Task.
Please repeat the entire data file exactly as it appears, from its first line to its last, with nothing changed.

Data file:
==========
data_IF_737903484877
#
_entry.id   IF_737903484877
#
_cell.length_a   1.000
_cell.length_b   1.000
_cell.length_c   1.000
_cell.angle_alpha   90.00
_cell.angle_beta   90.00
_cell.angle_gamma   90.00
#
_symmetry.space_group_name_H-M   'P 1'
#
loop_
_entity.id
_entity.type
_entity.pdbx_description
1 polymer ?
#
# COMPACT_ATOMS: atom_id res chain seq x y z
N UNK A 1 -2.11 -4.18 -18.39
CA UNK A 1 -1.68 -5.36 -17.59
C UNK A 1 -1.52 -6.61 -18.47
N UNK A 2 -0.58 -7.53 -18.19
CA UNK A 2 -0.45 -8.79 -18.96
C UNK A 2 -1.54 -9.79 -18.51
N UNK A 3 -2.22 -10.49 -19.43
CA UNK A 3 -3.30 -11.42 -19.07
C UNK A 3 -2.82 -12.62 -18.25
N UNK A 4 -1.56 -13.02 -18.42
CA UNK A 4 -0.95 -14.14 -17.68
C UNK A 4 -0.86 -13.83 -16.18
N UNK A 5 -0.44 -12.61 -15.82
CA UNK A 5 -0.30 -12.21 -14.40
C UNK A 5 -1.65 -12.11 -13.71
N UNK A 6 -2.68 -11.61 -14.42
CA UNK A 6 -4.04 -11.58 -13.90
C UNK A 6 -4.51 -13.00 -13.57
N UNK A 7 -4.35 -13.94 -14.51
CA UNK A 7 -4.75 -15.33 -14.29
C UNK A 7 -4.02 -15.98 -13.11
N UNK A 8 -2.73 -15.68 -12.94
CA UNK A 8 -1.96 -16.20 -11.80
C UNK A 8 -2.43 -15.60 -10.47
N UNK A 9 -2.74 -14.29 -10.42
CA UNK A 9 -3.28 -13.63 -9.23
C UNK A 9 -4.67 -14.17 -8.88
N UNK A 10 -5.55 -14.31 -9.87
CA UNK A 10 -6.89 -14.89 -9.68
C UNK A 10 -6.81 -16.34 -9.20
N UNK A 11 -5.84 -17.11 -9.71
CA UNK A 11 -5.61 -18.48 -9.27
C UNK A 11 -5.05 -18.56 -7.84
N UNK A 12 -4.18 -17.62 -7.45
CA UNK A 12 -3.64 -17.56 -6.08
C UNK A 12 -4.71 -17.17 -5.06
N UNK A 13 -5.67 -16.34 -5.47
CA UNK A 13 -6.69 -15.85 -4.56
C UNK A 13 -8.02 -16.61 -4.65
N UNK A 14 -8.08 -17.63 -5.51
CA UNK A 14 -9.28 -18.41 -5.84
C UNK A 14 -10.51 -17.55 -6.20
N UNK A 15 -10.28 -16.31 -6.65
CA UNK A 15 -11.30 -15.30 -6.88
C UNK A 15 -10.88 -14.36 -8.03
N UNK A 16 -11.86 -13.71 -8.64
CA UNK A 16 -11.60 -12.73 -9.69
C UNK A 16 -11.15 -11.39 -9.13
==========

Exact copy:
data_IF_737903484877
#
_entry.id   IF_737903484877
#
_cell.length_a   1.000
_cell.length_b   1.000
_cell.length_c   1.000
_cell.angle_alpha   90.00
_cell.angle_beta   90.00
_cell.angle_gamma   90.00
#
_symmetry.space_group_name_H-M   'P 1'
#
loop_
_entity.id
_entity.type
_entity.pdbx_description
1 polymer ?
#
# COMPACT_ATOMS: atom_id res chain seq x y z
N UNK A 1 -2.11 -4.18 -18.39
CA UNK A 1 -1.68 -5.36 -17.59
C UNK A 1 -1.52 -6.61 -18.47
N UNK A 2 -0.58 -7.53 -18.19
CA UNK A 2 -0.45 -8.79 -18.96
C UNK A 2 -1.54 -9.79 -18.51
N UNK A 3 -2.22 -10.49 -19.43
CA UNK A 3 -3.30 -11.42 -19.07
C UNK A 3 -2.82 -12.62 -18.25
N UNK A 4 -1.56 -13.02 -18.42
CA UNK A 4 -0.95 -14.14 -17.68
C UNK A 4 -0.86 -13.83 -16.18
N UNK A 5 -0.44 -12.61 -15.82
CA UNK A 5 -0.30 -12.21 -14.40
C UNK A 5 -1.65 -12.11 -13.71
N UNK A 6 -2.68 -11.61 -14.42
CA UNK A 6 -4.04 -11.58 -13.90
C UNK A 6 -4.51 -13.00 -13.57
N UNK A 7 -4.35 -13.94 -14.51
CA UNK A 7 -4.75 -15.33 -14.29
C UNK A 7 -4.02 -15.98 -13.11
N UNK A 8 -2.73 -15.68 -12.94
CA UNK A 8 -1.96 -16.20 -11.80
C UNK A 8 -2.43 -15.60 -10.47
N UNK A 9 -2.74 -14.29 -10.42
CA UNK A 9 -3.28 -13.63 -9.23
C UNK A 9 -4.67 -14.17 -8.88
N UNK A 10 -5.55 -14.31 -9.87
CA UNK A 10 -6.89 -14.89 -9.68
C UNK A 10 -6.81 -16.34 -9.20
N UNK A 11 -5.84 -17.11 -9.71
CA UNK A 11 -5.61 -18.48 -9.27
C UNK A 11 -5.05 -18.56 -7.84
N UNK A 12 -4.18 -17.62 -7.45
CA UNK A 12 -3.64 -17.56 -6.08
C UNK A 12 -4.71 -17.17 -5.06
N UNK A 13 -5.67 -16.34 -5.47
CA UNK A 13 -6.69 -15.85 -4.56
C UNK A 13 -8.02 -16.61 -4.65
N UNK A 14 -8.08 -17.63 -5.51
CA UNK A 14 -9.28 -18.41 -5.84
C UNK A 14 -10.51 -17.55 -6.20
N UNK A 15 -10.28 -16.31 -6.65
CA UNK A 15 -11.30 -15.30 -6.88
C UNK A 15 -10.88 -14.36 -8.03
N UNK A 16 -11.86 -13.71 -8.64
CA UNK A 16 -11.60 -12.73 -9.69
C UNK A 16 -11.15 -11.39 -9.13